The case study

The most important part of the process is the case study. It is important as it is the closest you will get to the day-to-day job and highlights your ability to identify the key investment decision drivers in an investment case.

You will be given some information, typically an information memorandum and will have a period of time in which you to prepare your investment case and conclusions. This could be two or three hours or sometimes two days over a weekend.

The questions are often the same. What are the strengths and weaknesses of this as an investment opportunity? What further information would you like to have? Would you invest and how much would you pay?

It is important to focus on the areas that are critical to the investment decision.

One of the main reasons that people don't get invited back after the case study round is that they do not prioritise their thoughts. For example, when it comes to the strengths and weaknesses of the business, they write down absolutely everything they can think when they should be focusing on what matters most. Clarity of thought is crucial. So, focus on those things that move the needle on the investment decision.

The next reason why people don't get through is that they fail to realise the difference between a good business and a good investment. The answer is in the price. A great business might carry a very high price, thereby reducing your investment returns. Whilst an ok business might be more efficient on the price giving you more opportunity to enhance your return.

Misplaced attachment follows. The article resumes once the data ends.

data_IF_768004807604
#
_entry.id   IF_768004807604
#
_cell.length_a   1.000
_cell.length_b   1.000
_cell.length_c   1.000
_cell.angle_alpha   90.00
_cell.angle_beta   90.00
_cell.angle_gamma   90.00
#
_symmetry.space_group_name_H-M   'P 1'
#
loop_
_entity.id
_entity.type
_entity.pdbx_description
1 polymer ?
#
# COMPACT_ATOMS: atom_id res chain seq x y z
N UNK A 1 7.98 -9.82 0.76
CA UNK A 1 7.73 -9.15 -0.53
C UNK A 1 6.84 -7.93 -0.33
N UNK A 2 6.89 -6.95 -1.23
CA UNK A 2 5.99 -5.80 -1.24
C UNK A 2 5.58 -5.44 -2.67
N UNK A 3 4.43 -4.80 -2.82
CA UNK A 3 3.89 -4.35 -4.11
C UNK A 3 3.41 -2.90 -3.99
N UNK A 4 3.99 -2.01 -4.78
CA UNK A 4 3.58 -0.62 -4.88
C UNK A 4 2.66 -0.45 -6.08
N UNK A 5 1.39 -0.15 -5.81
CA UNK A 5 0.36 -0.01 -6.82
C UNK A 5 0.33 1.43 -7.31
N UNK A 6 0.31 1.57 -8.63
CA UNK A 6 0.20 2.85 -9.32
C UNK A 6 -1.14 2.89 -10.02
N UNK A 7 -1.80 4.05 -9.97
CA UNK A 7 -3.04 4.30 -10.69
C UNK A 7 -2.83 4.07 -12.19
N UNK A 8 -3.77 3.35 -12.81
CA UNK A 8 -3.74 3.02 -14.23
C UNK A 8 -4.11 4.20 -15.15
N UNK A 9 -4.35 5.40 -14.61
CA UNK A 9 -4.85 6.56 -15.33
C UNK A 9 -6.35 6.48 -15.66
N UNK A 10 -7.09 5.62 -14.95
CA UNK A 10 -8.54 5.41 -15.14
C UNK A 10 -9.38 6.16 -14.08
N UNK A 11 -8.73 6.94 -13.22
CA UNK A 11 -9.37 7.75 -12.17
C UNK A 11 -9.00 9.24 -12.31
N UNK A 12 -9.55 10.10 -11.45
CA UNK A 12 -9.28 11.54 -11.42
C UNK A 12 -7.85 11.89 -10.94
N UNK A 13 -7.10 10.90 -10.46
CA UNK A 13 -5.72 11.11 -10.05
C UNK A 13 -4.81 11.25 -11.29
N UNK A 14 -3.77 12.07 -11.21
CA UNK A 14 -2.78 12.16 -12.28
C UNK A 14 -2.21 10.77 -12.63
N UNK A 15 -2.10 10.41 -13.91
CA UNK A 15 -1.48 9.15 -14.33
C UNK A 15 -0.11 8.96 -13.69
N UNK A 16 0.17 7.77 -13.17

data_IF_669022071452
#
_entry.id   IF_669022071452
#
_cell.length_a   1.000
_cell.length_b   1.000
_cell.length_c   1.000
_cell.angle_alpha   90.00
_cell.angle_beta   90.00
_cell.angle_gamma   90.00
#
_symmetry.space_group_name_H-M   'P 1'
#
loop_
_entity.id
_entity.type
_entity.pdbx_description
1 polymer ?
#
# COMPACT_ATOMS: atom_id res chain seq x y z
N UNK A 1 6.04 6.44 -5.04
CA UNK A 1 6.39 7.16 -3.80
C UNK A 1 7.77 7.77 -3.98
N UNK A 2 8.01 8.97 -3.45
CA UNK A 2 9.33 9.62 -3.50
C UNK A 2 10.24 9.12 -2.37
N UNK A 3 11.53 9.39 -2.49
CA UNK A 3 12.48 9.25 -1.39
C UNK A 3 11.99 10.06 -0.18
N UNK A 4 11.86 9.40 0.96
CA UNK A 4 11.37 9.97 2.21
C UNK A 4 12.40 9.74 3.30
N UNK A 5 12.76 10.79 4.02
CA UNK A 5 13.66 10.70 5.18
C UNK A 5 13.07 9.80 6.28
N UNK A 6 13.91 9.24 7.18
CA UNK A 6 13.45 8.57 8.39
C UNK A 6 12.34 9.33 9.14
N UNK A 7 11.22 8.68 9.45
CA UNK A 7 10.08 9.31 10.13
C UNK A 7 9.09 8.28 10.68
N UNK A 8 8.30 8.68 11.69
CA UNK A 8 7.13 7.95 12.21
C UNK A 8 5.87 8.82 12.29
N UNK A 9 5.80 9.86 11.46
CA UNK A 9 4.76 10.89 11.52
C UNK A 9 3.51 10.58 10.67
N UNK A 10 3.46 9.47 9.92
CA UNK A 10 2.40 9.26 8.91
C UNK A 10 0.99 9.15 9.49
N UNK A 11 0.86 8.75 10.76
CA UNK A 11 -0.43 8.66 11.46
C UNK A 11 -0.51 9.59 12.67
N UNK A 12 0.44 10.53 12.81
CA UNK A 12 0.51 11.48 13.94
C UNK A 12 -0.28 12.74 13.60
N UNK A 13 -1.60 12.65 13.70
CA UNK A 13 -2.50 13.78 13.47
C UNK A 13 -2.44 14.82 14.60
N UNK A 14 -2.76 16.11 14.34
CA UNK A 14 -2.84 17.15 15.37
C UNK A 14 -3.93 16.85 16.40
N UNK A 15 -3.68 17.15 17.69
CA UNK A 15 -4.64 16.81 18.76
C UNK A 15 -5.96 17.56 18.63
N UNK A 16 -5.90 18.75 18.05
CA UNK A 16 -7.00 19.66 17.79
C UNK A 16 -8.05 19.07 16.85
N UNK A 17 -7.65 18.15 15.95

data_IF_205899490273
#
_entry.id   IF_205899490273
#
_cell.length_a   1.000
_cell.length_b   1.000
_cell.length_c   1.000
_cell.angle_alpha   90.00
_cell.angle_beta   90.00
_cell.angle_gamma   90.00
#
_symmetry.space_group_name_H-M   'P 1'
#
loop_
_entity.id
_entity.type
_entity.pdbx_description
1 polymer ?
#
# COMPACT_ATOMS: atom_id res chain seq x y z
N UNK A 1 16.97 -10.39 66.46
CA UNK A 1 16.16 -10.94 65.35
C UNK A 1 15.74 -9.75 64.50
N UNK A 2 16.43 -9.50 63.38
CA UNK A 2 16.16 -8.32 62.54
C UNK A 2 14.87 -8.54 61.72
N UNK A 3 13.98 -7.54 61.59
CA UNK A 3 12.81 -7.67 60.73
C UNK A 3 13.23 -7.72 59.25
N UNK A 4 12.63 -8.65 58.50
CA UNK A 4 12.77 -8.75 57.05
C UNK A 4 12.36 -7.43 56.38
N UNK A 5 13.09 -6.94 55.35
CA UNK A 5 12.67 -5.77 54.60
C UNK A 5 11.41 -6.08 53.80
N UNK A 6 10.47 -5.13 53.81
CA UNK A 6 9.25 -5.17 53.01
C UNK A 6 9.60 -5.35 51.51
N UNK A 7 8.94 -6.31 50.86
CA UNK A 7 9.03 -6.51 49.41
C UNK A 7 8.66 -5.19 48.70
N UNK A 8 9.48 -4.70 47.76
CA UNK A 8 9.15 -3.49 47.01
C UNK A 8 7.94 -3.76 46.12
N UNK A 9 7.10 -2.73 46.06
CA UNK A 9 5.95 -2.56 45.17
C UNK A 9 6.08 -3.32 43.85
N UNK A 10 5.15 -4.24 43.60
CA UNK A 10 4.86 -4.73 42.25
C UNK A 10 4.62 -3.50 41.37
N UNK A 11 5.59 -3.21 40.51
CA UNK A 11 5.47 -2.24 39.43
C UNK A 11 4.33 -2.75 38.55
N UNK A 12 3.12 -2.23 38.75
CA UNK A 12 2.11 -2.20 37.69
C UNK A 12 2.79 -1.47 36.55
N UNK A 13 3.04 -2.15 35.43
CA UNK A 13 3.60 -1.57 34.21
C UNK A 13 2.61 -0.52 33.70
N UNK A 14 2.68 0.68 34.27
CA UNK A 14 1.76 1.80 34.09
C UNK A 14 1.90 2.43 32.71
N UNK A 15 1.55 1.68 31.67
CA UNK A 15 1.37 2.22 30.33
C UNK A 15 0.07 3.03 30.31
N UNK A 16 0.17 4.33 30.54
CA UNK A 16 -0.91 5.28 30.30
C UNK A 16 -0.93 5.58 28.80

And the final reason is that people fail to voice an opinion. You must say if you would or wouldn’t invest and why.

Your answers need to be structured and specific. Try to see things from a buyer’s/investor’s perspective and have your own justifiable opinion on whether or not to invest.

Be ready to be challenged on your thinking, stand your ground when needed and be prepared to flex with more information.

In your analysis pay attention to:

  • The market environment in which the company operates
  • The cash flow dynamics of the business
  • How would you estimate a value for this business and justify it? Think P/E multiple
  • The management team and their importance to the success of the business
  • The value creation strategy (organic growth vs. external, digitalisation...)
  • The exit route (IPO, trade sale...)
  • Critical issues for further investigation during the due diligence process

Be prepared

It is important for all three stages of this process to be prepared. Private equity interview processes are competitive and you will need to commit to them if you are going to succeed.

We can ensure you know what is expected at each stage. However, you will need to perform on the day. Make sure you give yourself the very best chance of succeeding by investing the time and effort to prepare.

We have many resources on our website that you can access. Good luck!

Benjamin Menai
Head of Switzerland